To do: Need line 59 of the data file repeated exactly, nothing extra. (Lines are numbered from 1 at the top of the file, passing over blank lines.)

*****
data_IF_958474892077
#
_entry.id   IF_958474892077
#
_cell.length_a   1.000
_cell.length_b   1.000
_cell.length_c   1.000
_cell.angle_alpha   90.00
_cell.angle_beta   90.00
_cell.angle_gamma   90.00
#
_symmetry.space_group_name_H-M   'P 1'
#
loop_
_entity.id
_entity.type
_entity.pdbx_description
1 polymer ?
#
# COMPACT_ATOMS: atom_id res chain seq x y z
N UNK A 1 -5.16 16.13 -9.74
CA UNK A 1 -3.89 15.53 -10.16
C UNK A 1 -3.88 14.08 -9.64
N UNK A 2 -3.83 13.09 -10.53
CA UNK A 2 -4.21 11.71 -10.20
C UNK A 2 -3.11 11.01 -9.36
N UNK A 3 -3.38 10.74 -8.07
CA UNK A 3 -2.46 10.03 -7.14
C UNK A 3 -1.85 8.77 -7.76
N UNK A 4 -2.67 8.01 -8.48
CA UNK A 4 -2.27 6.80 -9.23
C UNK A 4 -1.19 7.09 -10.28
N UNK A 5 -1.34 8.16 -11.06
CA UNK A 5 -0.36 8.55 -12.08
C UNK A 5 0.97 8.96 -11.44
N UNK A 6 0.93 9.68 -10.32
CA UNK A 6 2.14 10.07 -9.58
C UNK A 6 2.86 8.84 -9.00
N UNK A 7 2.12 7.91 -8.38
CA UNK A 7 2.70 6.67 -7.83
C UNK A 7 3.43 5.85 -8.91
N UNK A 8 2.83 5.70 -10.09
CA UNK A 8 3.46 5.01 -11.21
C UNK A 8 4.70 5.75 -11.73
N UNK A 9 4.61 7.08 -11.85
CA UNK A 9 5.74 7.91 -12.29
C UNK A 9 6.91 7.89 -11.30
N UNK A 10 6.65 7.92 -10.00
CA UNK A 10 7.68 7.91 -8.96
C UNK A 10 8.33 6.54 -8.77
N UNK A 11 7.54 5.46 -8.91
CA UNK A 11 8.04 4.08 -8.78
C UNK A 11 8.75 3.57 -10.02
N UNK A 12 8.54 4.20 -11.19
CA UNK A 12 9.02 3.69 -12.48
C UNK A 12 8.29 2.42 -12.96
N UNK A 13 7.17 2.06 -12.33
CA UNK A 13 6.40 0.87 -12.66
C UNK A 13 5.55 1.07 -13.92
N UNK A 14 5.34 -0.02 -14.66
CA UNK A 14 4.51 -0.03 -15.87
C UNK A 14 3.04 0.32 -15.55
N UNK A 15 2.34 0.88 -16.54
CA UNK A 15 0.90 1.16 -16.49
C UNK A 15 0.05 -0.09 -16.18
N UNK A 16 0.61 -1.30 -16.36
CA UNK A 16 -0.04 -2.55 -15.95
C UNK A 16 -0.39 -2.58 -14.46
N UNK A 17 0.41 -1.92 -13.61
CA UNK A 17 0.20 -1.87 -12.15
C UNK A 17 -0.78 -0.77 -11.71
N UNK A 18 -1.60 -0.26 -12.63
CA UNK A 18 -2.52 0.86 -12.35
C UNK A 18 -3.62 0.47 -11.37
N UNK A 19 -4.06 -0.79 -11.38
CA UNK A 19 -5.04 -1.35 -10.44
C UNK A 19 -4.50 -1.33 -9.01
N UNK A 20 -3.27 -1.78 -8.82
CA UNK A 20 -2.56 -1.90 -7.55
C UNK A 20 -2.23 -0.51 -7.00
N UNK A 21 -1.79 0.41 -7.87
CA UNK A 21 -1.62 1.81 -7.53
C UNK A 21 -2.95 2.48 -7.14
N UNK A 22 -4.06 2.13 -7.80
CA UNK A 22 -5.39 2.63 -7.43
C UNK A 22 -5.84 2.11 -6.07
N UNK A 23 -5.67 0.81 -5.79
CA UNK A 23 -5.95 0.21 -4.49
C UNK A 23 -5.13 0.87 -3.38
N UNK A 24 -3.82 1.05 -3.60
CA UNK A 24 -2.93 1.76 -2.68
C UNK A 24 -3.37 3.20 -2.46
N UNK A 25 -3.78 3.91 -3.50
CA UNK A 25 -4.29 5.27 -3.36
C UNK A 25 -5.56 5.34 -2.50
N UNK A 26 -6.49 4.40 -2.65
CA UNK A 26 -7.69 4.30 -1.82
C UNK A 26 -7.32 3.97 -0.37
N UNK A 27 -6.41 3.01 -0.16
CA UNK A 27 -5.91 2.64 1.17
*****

C UNK A 13 5.55 1.07 -13.92